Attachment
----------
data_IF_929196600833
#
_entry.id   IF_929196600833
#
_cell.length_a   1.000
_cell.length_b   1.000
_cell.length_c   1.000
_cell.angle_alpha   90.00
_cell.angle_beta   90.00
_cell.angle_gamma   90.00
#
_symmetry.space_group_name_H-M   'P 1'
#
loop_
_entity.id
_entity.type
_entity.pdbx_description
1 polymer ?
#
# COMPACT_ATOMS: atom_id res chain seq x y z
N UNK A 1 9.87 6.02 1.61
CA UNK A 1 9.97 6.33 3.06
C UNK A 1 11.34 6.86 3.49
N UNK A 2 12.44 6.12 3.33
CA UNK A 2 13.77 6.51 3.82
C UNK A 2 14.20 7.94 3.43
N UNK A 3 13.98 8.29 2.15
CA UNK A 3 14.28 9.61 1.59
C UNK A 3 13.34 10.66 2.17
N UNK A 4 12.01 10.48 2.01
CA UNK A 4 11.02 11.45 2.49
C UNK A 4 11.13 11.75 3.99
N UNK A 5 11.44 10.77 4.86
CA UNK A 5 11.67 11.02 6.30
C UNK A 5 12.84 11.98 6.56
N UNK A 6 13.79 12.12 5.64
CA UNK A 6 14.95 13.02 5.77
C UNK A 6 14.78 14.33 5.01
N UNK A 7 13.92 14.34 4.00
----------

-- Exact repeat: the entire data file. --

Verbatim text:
data_IF_929196600833
#
_entry.id   IF_929196600833
#
_cell.length_a   1.000
_cell.length_b   1.000
_cell.length_c   1.000
_cell.angle_alpha   90.00
_cell.angle_beta   90.00
_cell.angle_gamma   90.00
#
_symmetry.space_group_name_H-M   'P 1'
#
loop_
_entity.id
_entity.type
_entity.pdbx_description
1 polymer ?
#
# COMPACT_ATOMS: atom_id res chain seq x y z
N UNK A 1 9.87 6.02 1.61
CA UNK A 1 9.97 6.33 3.06
C UNK A 1 11.34 6.86 3.49
N UNK A 2 12.44 6.12 3.33
CA UNK A 2 13.77 6.51 3.82
C UNK A 2 14.20 7.94 3.43
N UNK A 3 13.98 8.29 2.15
CA UNK A 3 14.28 9.61 1.59
C UNK A 3 13.34 10.66 2.17
N UNK A 4 12.01 10.48 2.01
CA UNK A 4 11.02 11.45 2.49
C UNK A 4 11.13 11.75 3.99
N UNK A 5 11.44 10.77 4.86
CA UNK A 5 11.67 11.02 6.30
C UNK A 5 12.84 11.98 6.56
N UNK A 6 13.79 12.12 5.64
CA UNK A 6 14.95 13.02 5.77
C UNK A 6 14.78 14.33 5.01
N UNK A 7 13.92 14.34 4.00